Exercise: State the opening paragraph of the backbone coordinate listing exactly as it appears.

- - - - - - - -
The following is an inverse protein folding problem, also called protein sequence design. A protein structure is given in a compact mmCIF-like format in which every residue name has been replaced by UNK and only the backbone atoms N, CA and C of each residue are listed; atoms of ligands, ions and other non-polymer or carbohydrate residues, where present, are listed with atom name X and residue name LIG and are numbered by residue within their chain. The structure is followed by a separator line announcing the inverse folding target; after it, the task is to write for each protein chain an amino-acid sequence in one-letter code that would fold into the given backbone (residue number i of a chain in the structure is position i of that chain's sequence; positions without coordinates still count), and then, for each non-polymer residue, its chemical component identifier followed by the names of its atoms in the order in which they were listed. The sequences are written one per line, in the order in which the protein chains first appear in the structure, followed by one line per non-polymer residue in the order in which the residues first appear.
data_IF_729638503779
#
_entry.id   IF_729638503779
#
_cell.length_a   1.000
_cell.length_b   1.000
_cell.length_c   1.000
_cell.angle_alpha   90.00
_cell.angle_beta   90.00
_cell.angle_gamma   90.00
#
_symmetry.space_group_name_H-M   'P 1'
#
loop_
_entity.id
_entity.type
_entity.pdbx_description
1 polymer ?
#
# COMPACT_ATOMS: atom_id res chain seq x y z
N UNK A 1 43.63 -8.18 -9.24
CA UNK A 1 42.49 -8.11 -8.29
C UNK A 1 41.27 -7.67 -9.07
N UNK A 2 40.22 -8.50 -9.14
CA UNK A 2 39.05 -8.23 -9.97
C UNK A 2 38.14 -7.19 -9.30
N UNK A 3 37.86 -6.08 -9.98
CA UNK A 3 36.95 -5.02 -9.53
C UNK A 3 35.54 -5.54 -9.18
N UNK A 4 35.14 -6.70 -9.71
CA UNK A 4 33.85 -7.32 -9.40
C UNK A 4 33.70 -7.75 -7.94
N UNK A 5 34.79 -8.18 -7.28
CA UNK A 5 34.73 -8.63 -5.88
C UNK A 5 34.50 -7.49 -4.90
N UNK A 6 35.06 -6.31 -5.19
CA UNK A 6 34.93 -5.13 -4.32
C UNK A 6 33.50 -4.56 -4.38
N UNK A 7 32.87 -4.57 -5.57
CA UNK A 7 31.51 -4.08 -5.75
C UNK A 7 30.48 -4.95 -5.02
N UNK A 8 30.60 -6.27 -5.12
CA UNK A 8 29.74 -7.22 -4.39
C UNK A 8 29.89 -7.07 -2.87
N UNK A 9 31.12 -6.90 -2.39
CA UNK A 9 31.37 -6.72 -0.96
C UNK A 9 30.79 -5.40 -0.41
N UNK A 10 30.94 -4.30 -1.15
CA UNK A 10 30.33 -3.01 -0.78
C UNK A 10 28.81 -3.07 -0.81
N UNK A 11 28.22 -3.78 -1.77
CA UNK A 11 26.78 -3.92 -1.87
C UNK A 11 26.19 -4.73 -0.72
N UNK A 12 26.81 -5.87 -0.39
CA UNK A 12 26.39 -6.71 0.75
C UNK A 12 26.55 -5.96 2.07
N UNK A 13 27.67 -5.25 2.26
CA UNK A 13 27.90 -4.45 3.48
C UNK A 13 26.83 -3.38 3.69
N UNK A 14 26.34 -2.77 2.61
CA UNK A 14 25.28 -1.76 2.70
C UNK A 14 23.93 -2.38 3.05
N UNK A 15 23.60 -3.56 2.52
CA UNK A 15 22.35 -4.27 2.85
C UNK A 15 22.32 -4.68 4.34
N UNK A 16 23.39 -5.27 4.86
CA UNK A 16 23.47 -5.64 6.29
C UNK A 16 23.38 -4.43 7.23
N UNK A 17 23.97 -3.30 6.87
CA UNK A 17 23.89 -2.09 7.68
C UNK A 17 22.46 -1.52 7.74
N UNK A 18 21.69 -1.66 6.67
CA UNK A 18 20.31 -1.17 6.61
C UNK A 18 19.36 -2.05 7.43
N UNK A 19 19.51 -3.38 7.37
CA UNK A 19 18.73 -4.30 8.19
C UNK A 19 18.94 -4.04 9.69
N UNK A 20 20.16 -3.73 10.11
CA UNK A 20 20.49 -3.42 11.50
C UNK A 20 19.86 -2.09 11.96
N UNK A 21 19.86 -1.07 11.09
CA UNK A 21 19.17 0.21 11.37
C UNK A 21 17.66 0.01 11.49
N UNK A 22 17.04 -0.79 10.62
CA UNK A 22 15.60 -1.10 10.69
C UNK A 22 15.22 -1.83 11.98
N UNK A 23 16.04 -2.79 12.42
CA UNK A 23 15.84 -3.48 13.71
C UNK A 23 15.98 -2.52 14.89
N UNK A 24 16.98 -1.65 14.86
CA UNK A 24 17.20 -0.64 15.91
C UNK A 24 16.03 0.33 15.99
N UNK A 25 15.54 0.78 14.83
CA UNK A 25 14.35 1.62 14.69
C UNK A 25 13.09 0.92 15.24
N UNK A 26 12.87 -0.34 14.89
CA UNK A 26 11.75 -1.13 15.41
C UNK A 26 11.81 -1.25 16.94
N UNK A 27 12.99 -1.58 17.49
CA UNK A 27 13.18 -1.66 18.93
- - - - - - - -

The following is an inverse protein folding problem, also called protein sequence design. A protein structure is given in a compact mmCIF-like format in which every residue name has been replaced by UNK and only the backbone atoms N, CA and C of each residue are listed; atoms of ligands, ions and other non-polymer or carbohydrate residues, where present, are listed with atom name X and residue name LIG and are numbered by residue within their chain. The structure is followed by a separator line announcing the inverse folding target; after it, the task is to write for each protein chain an amino-acid sequence in one-letter code that would fold into the given backbone (residue number i of a chain in the structure is position i of that chain's sequence; positions without coordinates still count), and then, for each non-polymer residue, its chemical component identifier followed by the names of its atoms in the order in which they were listed. The sequences are written one per line, in the order in which the protein chains first appear in the structure, followed by one line per non-polymer residue in the order in which the residues first appear.